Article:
While a long time coming, one may feel that we are nearing an inflection point in the implementation of artificial intelligence and machine learning in the financial services industry. A number of years have gone by where many organisations have invested heavily in their own research and development or by acquiring services from 3rd parties to implement AI enabled software. The nature of the beast is that experimentation is vital for success, and many experiments will inevitably fail, but there are usually around 10-20% of experiments that show promise and that have the potential to be truly game changing for the industry.

Interestingly in the US, while the COVID-19 lockdown measures have had hugely negative impacts on hiring across sectors, data science roles in finance and insurance have actually increased (at least in the early stages of the pandemic). This is a sign that the industry still sees these tools and methods as something so compelling and vital for the future of their organisations. However, a time must come when we have to evaluate the successes to understand that return on investment, which is not always so straightforward to calculate in the AI world. This is partly because implementing one set of models today may not make a huge impact on this year’s bottom line (although often it can), but is a necessary step for a total step change in business models 5 or even 10 years down the line. We are already seeing the beginning of this shift in thinking, with the likes of Ki being recently launched, and the recent listing of AI enabled insurer Lemonade. The direction of travel is without doubt a more digital and automated business model that is more scalable, more accurate and on demand. However, in insurance we see a vast range of maturity today when it comes to modernisation with AI, as seen below in an illustrative continuum.



With this evolution we need to understand how such business models are going to be governed, and whether current structures and skills in place are fit for purpose. With increasing reliance on automation and complex modelling, who is accountable under the Senior Managers and Certification Regime, and what diagnostic tools are needed? Are existing Risk Functions, often responsible for understanding the risk around traditional modelling, equipped for this new world?

Within insurance, the idea of model driven decisions is nothing new. Pricing, reserving and capital modelling has always been a major driver of the business strategy, and is a well understood area amongst Risk and Actuarial Functions. It has not been without mishaps in the past with instances of under-pricing or reserving, but there has always been scrutiny around traditional modelling and setting of assumptions, especially where expert judgement is key. With the current trend, however, we are seeing the use of complex modelling across the value chain in areas of the business that traditional risk professionals are not as familiar with. There is either a strong reliance on a small number of technical data scientists to understand these models as well as their use cases, or on 3rd party vendors. But with models being increasingly used in customer facing applications, the responsibility lies with the business if things were to go wrong. I’ve written previously on the potential risks associated with this kind of modelling.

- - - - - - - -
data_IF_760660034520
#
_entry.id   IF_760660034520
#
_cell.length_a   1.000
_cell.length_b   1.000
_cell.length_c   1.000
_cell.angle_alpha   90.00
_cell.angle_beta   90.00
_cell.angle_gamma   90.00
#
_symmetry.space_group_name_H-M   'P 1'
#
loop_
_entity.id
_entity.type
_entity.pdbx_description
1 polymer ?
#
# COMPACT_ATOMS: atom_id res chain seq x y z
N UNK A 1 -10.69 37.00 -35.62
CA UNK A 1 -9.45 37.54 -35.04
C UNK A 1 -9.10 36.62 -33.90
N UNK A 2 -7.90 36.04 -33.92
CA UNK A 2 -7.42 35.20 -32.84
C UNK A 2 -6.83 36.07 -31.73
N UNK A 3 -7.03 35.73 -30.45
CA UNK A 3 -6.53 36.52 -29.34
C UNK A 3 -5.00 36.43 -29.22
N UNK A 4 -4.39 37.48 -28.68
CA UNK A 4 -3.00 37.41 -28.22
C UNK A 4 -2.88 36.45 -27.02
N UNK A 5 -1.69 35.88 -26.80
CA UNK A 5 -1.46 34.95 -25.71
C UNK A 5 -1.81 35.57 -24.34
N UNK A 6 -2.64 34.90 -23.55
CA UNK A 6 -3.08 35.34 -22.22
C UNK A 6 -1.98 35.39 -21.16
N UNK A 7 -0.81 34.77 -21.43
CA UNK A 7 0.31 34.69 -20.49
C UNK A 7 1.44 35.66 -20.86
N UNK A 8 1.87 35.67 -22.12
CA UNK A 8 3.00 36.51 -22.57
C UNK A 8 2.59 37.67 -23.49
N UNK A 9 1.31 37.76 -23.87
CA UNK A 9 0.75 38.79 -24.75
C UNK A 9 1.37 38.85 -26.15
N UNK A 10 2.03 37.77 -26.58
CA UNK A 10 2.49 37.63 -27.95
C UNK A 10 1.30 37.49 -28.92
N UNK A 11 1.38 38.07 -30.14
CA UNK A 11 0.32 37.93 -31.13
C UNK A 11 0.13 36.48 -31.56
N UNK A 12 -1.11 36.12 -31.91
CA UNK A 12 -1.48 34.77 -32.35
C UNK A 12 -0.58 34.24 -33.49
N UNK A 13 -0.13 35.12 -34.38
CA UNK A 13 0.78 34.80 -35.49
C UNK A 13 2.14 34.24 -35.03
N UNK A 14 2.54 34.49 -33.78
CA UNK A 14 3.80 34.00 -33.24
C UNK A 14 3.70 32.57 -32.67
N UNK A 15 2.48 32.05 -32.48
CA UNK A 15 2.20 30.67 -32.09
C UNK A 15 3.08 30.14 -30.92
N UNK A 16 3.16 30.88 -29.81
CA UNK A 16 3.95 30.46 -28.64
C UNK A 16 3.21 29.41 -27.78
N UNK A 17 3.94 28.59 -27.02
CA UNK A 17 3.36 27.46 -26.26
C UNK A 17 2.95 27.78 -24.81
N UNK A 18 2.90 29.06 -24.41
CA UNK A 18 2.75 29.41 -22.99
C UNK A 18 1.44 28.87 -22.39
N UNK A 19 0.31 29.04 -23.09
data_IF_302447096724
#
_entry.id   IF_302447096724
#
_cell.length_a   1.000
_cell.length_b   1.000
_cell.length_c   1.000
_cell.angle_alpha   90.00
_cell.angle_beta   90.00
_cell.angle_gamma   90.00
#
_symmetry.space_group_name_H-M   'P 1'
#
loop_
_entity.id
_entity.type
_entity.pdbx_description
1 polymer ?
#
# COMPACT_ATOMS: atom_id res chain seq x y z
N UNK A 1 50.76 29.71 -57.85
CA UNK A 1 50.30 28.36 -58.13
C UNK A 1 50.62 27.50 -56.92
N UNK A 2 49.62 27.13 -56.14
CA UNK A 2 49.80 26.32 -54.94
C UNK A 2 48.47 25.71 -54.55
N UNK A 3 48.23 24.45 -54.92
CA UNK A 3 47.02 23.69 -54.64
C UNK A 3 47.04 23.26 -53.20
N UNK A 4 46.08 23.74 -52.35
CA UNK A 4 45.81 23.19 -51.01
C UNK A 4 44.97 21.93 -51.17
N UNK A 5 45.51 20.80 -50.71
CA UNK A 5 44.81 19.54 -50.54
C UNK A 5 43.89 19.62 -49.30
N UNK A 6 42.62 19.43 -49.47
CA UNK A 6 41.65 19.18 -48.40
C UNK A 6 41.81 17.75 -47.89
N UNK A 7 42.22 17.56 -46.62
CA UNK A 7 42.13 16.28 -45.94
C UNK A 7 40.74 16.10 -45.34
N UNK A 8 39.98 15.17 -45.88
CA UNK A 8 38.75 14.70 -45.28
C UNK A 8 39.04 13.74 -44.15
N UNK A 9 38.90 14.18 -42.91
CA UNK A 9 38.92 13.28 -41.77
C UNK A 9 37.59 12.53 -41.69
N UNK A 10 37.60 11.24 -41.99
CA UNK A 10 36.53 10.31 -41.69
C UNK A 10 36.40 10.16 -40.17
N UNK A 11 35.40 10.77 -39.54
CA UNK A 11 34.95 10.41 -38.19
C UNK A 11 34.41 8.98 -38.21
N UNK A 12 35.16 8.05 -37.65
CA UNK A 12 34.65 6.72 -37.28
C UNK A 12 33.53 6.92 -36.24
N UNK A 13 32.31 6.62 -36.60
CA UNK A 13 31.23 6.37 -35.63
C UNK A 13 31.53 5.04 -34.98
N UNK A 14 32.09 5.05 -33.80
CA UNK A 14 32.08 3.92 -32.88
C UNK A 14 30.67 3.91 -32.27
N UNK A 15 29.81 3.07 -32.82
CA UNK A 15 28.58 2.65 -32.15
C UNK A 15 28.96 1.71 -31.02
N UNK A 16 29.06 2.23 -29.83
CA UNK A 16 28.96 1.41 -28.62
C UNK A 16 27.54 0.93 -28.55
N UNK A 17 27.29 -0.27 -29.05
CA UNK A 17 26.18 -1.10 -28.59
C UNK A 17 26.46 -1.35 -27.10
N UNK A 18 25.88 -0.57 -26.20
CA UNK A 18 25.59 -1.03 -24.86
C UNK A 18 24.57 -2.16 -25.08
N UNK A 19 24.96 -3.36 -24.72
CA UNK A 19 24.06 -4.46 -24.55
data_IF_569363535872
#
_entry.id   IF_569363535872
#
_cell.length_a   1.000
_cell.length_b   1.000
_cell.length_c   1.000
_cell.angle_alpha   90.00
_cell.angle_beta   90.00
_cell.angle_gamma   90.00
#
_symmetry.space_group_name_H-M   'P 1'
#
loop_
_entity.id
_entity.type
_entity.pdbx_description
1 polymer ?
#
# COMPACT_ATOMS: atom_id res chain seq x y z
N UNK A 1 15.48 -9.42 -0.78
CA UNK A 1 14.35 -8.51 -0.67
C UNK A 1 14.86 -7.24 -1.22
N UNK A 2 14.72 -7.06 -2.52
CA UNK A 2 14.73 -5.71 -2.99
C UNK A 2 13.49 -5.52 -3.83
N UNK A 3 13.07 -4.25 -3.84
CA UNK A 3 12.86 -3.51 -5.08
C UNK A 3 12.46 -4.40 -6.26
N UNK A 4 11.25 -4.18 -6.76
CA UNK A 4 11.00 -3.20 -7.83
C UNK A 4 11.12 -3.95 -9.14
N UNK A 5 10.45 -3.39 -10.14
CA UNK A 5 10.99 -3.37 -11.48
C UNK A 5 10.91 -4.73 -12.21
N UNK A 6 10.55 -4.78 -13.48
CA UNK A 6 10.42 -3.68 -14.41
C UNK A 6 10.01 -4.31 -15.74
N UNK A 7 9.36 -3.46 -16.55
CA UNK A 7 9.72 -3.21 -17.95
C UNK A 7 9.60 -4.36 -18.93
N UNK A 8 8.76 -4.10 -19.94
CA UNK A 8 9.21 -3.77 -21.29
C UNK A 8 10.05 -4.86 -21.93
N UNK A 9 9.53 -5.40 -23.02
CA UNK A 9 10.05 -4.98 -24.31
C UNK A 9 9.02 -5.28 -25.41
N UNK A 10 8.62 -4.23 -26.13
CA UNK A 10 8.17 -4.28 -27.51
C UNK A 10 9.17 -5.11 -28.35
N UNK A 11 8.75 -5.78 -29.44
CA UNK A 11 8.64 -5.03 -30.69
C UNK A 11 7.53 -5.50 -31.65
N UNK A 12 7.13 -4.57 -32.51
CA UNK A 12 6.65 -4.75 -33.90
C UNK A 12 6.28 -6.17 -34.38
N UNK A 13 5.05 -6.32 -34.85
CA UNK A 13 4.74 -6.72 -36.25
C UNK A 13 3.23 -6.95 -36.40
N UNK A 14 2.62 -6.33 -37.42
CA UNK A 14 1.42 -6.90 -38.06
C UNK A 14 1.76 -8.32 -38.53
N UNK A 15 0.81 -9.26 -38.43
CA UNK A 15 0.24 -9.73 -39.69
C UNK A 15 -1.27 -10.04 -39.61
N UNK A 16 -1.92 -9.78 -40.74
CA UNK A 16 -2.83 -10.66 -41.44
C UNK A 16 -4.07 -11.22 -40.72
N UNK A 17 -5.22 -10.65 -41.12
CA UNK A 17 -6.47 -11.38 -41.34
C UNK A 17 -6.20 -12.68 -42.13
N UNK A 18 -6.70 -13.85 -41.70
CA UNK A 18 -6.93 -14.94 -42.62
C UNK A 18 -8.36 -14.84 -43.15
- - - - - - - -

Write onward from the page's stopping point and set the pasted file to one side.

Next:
This is where I believe we will see the rise of a new role within financial services – the “Chief AI Risk Officer”. Whether in the short term this falls to an existing CRO, COO or Chief Actuary would be one to debate, but this new role could emerge as one of the most important in a future business model that is largely automated. That is, if one could fill such a far reaching position that would require in depth understanding across operations, business models and strategy, as well as deep technical understanding of AI modelling and their limitations. While independent from the core software and AI development teams, the office of the Chief AI Risk Officer would need the capability to challenge the models, in how they are developed and validated, as well as how they are used in the business. With emerging AI focussed regulations expected over the next few years to add to existing data regulations like GDPR, they will also need in depth understanding of what needs to be done to remain compliant with an array of increasingly complex regulations, guidance and standards. Their functions will also need the advanced AI tooling to be able to analyse core modelling activities, which may entail complex software development initiatives of their own.

Some examples of the scope of such a function:


We have begun this thinking on how to equip the AI Risk Management Function of the future with many tools in development, from analysing models for bias, to utilising more “live” data from automated customer facing processes to build more intelligent Key Risk Indicators and dashboards to fully analyse the value to customers and potential for harm. We believe this is an exciting time to be at this inflection point of AI development in financial services, and the next 5 years of development will herald in a new age for automation and digitally led financial services.